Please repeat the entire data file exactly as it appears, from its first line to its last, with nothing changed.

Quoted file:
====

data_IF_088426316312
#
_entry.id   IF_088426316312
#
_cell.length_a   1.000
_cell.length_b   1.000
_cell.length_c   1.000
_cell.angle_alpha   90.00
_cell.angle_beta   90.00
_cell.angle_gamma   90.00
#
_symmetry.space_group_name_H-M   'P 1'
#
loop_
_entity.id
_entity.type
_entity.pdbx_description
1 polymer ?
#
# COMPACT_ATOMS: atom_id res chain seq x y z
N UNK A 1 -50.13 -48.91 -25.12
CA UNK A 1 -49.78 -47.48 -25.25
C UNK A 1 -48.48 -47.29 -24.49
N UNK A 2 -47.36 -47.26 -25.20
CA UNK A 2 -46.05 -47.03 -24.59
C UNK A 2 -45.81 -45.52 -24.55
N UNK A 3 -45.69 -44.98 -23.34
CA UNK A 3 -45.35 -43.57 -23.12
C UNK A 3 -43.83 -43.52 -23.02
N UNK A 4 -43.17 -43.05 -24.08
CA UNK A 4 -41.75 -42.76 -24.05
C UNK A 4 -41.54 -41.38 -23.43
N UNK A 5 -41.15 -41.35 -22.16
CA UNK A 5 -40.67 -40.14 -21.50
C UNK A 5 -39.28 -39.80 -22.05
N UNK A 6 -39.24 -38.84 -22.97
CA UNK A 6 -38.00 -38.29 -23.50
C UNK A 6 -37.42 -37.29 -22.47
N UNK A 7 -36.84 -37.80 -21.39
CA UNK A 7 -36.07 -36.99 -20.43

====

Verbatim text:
data_IF_088426316312
#
_entry.id   IF_088426316312
#
_cell.length_a   1.000
_cell.length_b   1.000
_cell.length_c   1.000
_cell.angle_alpha   90.00
_cell.angle_beta   90.00
_cell.angle_gamma   90.00
#
_symmetry.space_group_name_H-M   'P 1'
#
loop_
_entity.id
_entity.type
_entity.pdbx_description
1 polymer ?
#
# COMPACT_ATOMS: atom_id res chain seq x y z
N UNK A 1 -50.13 -48.91 -25.12
CA UNK A 1 -49.78 -47.48 -25.25
C UNK A 1 -48.48 -47.29 -24.49
N UNK A 2 -47.36 -47.26 -25.20
CA UNK A 2 -46.05 -47.03 -24.59
C UNK A 2 -45.81 -45.52 -24.55
N UNK A 3 -45.69 -44.98 -23.34
CA UNK A 3 -45.35 -43.57 -23.12
C UNK A 3 -43.83 -43.52 -23.02
N UNK A 4 -43.17 -43.05 -24.08
CA UNK A 4 -41.75 -42.76 -24.05
C UNK A 4 -41.54 -41.38 -23.43
N UNK A 5 -41.15 -41.35 -22.16
CA UNK A 5 -40.67 -40.14 -21.50
C UNK A 5 -39.28 -39.80 -22.05
N UNK A 6 -39.24 -38.84 -22.97
CA UNK A 6 -38.00 -38.29 -23.50
C UNK A 6 -37.42 -37.29 -22.47
N UNK A 7 -36.84 -37.80 -21.39
CA UNK A 7 -36.07 -36.99 -20.43